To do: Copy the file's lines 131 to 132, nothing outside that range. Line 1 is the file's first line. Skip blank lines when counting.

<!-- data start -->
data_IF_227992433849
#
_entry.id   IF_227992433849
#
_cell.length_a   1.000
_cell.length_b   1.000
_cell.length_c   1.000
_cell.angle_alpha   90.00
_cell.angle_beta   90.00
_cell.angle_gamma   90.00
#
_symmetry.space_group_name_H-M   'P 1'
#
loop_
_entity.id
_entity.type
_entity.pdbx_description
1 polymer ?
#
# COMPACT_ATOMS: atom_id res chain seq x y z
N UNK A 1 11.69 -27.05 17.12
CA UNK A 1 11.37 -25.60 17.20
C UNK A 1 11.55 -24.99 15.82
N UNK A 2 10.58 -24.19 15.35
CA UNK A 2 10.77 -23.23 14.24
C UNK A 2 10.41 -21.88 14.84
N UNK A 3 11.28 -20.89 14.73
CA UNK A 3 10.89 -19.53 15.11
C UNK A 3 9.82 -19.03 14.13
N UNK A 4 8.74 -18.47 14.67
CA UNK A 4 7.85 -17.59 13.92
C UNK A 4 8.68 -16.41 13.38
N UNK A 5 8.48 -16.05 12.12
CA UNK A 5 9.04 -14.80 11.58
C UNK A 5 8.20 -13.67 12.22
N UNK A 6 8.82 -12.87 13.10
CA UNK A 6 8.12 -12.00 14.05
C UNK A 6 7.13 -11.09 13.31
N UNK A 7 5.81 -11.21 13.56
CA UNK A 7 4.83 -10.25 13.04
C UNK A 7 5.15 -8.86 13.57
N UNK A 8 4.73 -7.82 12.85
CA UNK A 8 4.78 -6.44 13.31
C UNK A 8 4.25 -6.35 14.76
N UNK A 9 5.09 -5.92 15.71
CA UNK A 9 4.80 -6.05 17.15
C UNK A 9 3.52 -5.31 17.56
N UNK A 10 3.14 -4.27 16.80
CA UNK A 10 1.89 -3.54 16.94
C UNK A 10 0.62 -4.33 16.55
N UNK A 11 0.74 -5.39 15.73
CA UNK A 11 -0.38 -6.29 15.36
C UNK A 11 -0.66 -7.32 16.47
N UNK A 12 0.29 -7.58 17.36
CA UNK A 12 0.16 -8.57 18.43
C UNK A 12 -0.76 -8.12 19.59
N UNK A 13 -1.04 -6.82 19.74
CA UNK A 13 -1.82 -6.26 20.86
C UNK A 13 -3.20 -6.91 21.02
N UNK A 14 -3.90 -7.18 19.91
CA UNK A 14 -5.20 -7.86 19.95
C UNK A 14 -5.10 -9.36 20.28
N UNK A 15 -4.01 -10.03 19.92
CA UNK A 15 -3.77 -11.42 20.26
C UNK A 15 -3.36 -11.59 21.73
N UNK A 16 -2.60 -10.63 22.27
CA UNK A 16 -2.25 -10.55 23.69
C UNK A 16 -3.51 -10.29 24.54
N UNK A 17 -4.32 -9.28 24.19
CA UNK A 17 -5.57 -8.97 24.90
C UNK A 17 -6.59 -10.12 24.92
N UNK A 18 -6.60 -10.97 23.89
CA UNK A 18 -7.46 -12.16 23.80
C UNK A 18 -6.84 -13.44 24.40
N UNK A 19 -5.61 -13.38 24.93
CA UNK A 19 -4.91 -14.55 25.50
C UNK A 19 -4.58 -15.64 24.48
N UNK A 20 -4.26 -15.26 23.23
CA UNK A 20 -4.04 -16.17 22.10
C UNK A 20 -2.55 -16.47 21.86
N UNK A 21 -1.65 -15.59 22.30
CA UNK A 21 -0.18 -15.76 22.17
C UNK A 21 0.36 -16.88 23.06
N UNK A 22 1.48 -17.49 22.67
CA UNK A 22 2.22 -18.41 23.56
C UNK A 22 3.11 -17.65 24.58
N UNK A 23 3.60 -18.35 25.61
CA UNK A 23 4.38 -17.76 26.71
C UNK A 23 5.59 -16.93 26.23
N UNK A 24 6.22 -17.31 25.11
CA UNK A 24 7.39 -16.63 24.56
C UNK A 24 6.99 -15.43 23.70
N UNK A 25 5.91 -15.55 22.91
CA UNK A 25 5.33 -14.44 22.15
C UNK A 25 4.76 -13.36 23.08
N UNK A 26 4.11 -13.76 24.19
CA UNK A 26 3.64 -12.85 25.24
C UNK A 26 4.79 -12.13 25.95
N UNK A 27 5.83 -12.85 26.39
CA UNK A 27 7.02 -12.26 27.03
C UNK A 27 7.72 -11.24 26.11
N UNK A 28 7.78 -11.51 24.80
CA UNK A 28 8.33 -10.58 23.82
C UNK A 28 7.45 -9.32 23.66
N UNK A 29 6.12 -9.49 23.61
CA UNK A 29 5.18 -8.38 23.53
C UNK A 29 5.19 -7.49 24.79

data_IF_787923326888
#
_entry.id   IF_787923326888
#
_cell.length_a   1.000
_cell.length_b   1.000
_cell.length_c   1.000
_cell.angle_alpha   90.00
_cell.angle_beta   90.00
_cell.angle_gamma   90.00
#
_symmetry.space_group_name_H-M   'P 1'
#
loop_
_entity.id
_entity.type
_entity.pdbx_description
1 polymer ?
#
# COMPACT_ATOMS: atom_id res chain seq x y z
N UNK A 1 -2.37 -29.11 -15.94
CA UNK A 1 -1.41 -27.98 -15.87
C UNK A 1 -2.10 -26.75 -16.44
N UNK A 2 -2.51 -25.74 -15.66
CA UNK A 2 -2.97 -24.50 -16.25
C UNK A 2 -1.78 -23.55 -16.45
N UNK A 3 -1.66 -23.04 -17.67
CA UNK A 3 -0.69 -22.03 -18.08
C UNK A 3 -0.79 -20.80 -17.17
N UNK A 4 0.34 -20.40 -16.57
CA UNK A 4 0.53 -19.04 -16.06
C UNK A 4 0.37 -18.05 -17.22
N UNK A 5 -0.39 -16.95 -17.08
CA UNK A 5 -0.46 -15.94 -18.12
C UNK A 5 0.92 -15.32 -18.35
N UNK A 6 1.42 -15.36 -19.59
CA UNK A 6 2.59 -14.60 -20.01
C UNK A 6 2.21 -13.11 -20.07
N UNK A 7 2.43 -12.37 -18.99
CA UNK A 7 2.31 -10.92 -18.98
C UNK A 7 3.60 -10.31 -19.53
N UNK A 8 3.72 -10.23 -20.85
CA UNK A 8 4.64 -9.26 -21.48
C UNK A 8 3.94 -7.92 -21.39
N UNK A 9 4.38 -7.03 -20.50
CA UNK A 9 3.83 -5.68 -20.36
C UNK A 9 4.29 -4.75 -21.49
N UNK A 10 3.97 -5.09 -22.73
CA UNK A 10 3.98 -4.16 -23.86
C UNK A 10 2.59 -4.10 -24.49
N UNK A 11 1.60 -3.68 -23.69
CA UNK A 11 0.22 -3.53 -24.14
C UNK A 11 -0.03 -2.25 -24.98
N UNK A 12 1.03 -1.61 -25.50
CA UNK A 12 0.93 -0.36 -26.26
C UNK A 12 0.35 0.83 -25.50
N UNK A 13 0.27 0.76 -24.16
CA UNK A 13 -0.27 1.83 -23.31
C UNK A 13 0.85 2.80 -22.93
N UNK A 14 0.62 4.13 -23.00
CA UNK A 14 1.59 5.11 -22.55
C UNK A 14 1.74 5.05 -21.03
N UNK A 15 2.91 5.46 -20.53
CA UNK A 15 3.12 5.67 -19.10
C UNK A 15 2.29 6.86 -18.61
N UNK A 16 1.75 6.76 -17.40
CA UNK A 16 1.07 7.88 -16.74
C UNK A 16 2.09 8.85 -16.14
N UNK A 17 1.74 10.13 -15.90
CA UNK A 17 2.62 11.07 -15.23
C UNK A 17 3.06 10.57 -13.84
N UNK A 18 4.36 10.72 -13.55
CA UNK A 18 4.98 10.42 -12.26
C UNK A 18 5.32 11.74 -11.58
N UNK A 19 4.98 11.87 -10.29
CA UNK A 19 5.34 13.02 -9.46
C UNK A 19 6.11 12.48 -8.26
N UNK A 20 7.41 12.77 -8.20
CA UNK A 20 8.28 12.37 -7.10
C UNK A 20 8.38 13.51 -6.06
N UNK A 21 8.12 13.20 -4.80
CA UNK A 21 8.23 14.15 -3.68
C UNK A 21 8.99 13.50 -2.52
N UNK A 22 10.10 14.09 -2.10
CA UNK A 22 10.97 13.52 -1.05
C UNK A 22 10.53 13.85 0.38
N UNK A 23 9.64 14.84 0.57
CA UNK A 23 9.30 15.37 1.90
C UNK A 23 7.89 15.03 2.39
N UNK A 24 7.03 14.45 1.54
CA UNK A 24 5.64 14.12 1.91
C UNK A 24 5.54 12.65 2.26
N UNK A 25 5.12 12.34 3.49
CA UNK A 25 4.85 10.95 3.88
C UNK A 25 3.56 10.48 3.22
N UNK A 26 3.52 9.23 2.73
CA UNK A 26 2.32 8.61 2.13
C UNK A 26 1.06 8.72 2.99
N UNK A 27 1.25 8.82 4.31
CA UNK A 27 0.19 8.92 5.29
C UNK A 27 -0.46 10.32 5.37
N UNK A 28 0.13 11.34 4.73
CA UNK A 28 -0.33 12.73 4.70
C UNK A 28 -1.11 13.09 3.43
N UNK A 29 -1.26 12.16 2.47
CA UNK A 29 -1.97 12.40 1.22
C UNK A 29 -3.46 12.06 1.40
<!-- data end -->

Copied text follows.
N UNK A 2 -2.51 -25.74 -15.66
CA UNK A 2 -2.97 -24.50 -16.25